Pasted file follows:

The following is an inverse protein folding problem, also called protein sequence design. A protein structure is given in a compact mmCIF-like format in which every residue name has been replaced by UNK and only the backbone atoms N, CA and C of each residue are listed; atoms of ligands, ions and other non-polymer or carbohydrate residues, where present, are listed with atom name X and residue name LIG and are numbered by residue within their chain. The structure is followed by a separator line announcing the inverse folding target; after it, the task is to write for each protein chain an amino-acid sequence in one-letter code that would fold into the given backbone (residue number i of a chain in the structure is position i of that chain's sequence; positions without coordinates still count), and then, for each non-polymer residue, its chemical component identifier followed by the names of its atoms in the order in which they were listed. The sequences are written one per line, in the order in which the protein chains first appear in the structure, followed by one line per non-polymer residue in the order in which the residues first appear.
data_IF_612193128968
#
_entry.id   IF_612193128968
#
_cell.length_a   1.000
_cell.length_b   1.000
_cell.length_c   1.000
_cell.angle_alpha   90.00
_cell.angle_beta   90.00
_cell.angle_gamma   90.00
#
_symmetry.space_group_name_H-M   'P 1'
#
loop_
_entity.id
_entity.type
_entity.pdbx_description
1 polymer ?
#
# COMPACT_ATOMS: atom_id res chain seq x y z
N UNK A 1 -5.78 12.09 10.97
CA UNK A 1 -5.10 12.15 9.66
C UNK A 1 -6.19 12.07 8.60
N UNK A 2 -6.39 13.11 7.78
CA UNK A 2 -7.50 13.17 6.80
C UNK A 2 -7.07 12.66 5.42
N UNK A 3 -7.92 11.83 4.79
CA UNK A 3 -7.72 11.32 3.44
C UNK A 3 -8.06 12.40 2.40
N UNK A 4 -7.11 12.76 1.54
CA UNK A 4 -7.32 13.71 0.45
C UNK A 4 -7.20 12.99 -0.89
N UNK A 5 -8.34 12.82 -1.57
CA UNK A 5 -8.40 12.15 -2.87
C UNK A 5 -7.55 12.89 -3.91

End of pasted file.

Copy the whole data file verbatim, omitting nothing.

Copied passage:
The following is an inverse protein folding problem, also called protein sequence design. A protein structure is given in a compact mmCIF-like format in which every residue name has been replaced by UNK and only the backbone atoms N, CA and C of each residue are listed; atoms of ligands, ions and other non-polymer or carbohydrate residues, where present, are listed with atom name X and residue name LIG and are numbered by residue within their chain. The structure is followed by a separator line announcing the inverse folding target; after it, the task is to write for each protein chain an amino-acid sequence in one-letter code that would fold into the given backbone (residue number i of a chain in the structure is position i of that chain's sequence; positions without coordinates still count), and then, for each non-polymer residue, its chemical component identifier followed by the names of its atoms in the order in which they were listed. The sequences are written one per line, in the order in which the protein chains first appear in the structure, followed by one line per non-polymer residue in the order in which the residues first appear.
data_IF_612193128968
#
_entry.id   IF_612193128968
#
_cell.length_a   1.000
_cell.length_b   1.000
_cell.length_c   1.000
_cell.angle_alpha   90.00
_cell.angle_beta   90.00
_cell.angle_gamma   90.00
#
_symmetry.space_group_name_H-M   'P 1'
#
loop_
_entity.id
_entity.type
_entity.pdbx_description
1 polymer ?
#
# COMPACT_ATOMS: atom_id res chain seq x y z
N UNK A 1 -5.78 12.09 10.97
CA UNK A 1 -5.10 12.15 9.66
C UNK A 1 -6.19 12.07 8.60
N UNK A 2 -6.39 13.11 7.78
CA UNK A 2 -7.50 13.17 6.80
C UNK A 2 -7.07 12.66 5.42
N UNK A 3 -7.92 11.83 4.79
CA UNK A 3 -7.72 11.32 3.44
C UNK A 3 -8.06 12.40 2.40
N UNK A 4 -7.11 12.76 1.54
CA UNK A 4 -7.32 13.71 0.45
C UNK A 4 -7.20 12.99 -0.89
N UNK A 5 -8.34 12.82 -1.57
CA UNK A 5 -8.40 12.15 -2.87
C UNK A 5 -7.55 12.89 -3.91